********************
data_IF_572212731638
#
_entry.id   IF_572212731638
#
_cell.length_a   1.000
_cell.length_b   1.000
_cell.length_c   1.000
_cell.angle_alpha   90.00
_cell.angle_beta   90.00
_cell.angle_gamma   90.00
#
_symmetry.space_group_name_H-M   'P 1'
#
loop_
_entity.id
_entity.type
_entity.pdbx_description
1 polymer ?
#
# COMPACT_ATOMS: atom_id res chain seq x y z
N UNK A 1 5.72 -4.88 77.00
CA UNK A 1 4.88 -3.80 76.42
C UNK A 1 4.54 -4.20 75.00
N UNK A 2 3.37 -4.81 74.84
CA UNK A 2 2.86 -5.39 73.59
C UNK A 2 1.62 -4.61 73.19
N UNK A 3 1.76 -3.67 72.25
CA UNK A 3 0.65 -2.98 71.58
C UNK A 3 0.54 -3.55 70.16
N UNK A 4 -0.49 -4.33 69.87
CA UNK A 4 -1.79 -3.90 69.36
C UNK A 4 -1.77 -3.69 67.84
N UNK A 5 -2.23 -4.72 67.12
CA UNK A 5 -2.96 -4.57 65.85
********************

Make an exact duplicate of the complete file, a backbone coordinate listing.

data_IF_572212731638
#
_entry.id   IF_572212731638
#
_cell.length_a   1.000
_cell.length_b   1.000
_cell.length_c   1.000
_cell.angle_alpha   90.00
_cell.angle_beta   90.00
_cell.angle_gamma   90.00
#
_symmetry.space_group_name_H-M   'P 1'
#
loop_
_entity.id
_entity.type
_entity.pdbx_description
1 polymer ?
#
# COMPACT_ATOMS: atom_id res chain seq x y z
N UNK A 1 5.72 -4.88 77.00
CA UNK A 1 4.88 -3.80 76.42
C UNK A 1 4.54 -4.20 75.00
N UNK A 2 3.37 -4.81 74.84
CA UNK A 2 2.86 -5.39 73.59
C UNK A 2 1.62 -4.61 73.19
N UNK A 3 1.76 -3.67 72.25
CA UNK A 3 0.65 -2.98 71.58
C UNK A 3 0.54 -3.55 70.16
N UNK A 4 -0.49 -4.33 69.87
CA UNK A 4 -1.79 -3.90 69.36
C UNK A 4 -1.77 -3.69 67.84
N UNK A 5 -2.23 -4.72 67.12
CA UNK A 5 -2.96 -4.57 65.85